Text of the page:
The Vegetarian Resource Group Blog

How do I respond to religious Christian or Jewish teachers/parents/leaders who question going vegetarian due to biblical verses against it?

Posted on April 07, 2015 by Nina Casalena, The VRG Blog Editor

By Anna Balfanz

In certain religious communities, you may face a unique set of questions and oppositions surrounding your decision to stop eating meat. Rather than questioning how it will affect your health or create extra work, religious leaders, teachers, or parents may emphasize biblical verses and ideas to attest to what’s ‘right’ or ‘natural.’

Instead of simply denouncing religion as a whole, even if you want to, speak the language of those questioning you. Religion can be one of the most important, guiding, and resolute aspects of peoples’ lives. Undermining an entire belief system or stating that G-d is incorrect or outdated isn’t going to persuade anyone. In fact, it’s more likely to worsen the situation. Instead, approach it from their angle. If religion teaches the ideal way to live, what better way to promote vegetarianism than to explain how their/your religion supports it? While certain passages in Jewish writings and Christian Scriptures assert the acceptability of meat-eating, more speak about compassion, caring for G-d’s creations, and even the ideal of a vegetarian diet. Really, you’ve got the most support on your side. When crafting an argument, knowing what the opposition thinks helps greatly. This FAQ will first contain commonly cited verses that seemingly reject vegetarianism, before covering the many verses and ideas that support or promote it.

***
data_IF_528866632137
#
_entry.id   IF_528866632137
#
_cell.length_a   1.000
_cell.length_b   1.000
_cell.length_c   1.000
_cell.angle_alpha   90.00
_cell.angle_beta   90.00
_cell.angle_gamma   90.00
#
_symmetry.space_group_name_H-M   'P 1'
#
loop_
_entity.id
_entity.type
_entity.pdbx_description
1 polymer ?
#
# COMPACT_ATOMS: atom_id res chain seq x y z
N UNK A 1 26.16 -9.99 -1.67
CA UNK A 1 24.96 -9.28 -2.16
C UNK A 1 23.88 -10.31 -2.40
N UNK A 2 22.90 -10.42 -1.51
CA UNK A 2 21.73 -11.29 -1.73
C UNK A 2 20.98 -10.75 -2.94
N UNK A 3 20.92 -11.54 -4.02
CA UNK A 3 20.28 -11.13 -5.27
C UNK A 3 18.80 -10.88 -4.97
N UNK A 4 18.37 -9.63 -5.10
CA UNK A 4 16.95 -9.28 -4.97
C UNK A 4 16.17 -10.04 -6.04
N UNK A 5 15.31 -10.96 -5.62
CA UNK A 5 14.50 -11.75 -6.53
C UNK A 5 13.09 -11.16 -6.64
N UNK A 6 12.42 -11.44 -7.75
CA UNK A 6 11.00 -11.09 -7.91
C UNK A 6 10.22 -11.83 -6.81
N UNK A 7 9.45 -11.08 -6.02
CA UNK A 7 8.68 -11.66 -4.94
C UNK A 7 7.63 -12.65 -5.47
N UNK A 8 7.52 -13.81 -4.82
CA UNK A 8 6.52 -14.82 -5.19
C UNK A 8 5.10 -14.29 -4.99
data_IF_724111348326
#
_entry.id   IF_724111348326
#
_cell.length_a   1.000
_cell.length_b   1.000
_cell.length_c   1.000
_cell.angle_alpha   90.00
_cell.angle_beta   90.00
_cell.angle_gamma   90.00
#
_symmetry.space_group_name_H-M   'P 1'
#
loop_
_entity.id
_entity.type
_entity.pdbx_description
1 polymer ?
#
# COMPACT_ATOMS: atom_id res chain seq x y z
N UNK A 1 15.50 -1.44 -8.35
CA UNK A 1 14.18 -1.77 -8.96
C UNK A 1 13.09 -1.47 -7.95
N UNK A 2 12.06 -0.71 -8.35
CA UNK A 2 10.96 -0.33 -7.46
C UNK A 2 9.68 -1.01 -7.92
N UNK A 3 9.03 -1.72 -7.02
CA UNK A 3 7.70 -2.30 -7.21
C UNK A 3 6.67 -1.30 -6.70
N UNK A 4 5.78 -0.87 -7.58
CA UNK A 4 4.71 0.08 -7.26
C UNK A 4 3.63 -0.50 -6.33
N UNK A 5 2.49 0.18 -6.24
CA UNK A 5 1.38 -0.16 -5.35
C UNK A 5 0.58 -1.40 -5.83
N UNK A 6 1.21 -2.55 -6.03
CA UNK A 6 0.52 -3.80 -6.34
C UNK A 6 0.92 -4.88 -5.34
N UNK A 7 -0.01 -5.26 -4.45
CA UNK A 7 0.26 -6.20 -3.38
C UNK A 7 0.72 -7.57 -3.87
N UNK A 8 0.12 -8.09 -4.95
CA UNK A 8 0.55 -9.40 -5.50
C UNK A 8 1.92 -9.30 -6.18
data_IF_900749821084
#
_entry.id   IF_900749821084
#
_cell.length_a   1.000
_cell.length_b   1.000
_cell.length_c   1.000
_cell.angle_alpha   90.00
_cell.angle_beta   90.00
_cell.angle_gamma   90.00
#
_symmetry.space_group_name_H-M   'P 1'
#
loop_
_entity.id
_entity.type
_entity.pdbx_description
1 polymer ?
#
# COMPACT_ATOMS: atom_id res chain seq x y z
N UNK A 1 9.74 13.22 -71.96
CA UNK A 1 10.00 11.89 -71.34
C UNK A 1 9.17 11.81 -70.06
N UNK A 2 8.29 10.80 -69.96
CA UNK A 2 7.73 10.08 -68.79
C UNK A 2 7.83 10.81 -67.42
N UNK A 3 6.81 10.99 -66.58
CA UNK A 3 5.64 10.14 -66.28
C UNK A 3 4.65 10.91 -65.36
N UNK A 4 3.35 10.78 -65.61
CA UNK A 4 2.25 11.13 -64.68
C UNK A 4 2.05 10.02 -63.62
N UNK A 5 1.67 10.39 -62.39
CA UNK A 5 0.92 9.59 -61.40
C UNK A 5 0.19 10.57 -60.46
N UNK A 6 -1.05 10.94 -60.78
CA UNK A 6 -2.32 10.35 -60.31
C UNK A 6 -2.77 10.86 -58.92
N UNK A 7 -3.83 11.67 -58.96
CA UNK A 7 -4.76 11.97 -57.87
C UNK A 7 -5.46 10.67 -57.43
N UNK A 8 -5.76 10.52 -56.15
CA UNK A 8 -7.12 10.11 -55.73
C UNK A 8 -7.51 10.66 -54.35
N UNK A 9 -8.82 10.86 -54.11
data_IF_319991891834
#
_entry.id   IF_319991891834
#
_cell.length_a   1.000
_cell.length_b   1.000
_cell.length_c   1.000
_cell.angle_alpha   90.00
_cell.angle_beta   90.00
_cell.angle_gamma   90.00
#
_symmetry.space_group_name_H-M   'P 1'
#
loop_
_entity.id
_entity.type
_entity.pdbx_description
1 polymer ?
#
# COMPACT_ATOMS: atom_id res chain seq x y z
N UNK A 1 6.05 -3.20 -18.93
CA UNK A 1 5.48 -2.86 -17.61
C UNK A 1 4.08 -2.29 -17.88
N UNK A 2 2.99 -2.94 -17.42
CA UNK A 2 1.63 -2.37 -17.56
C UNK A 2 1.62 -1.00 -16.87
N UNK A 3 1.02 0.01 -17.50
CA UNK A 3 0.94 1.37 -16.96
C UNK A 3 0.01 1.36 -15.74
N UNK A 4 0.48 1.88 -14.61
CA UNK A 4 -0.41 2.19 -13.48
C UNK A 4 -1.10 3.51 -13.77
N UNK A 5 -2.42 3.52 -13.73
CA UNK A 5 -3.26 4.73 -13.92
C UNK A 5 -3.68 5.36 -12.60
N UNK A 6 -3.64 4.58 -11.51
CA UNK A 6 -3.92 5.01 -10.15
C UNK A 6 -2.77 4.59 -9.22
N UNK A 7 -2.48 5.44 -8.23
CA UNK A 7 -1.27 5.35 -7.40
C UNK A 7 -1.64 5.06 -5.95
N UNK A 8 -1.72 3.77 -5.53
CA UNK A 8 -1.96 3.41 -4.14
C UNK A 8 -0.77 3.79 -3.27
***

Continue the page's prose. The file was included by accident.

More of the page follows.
The Tanakh (Jewish Bible) offers a few key verses which people often cite in reference to G-d creating animals for meat. Genesis 1:26 states, “Then God said, ‘Let us make man in our image, after our likeness, and they shall rule over the fish of the sea and over the fowl of the heaven and over the animals and over all the earth and over all the creeping things that creep upon the earth.” Genesis 9:3 proclaims that, “Every moving thing that lives shall be yours to eat; like the green vegetation, I have given you everything.” Literally interpreted, these appear to mean that G-d first allowed humans to rule over animals, and then to eat them. In Leviticus 11: 1-31, G-d explains the laws of Kashrut, Kosher dietary laws, which clearly sanction the consumption of certain animals, including cows and chickens.

Don’t feel overwhelmed. The Tanakh states fairly clearly that, beginning with Genesis 9:3, we’re allowed to eat meat. However, prior to Genesis 9:3, G-d only granted permission to eat food grown from the land. In the Garden of Eden, after G-d created man, He declared, “Behold, I have given you every plant yielding seed that is on the surface of all the earth, and every tree which has fruit yielding seed; it shall be food for you” (Genesis 1:29). Notably, this verse, which only bestows vegetation as food, immediately precedes the verse about ruling over “every living thing that moves on the earth” (Genesis 1:28). Therefore, “ruling over” animals may translate closer to stewardship than domination, or at least not a domination that includes eating animals. In the story of banishment from the Garden of Eden, G-d punishes Adam by forcing him and his descendants to work for food and “eat the herbs of the field…until [they] return to the ground” (Genesis 3:18-19). Therefore, many religious scholars and leaders argue that G-d originally commanded people to eat a vegetarian diet.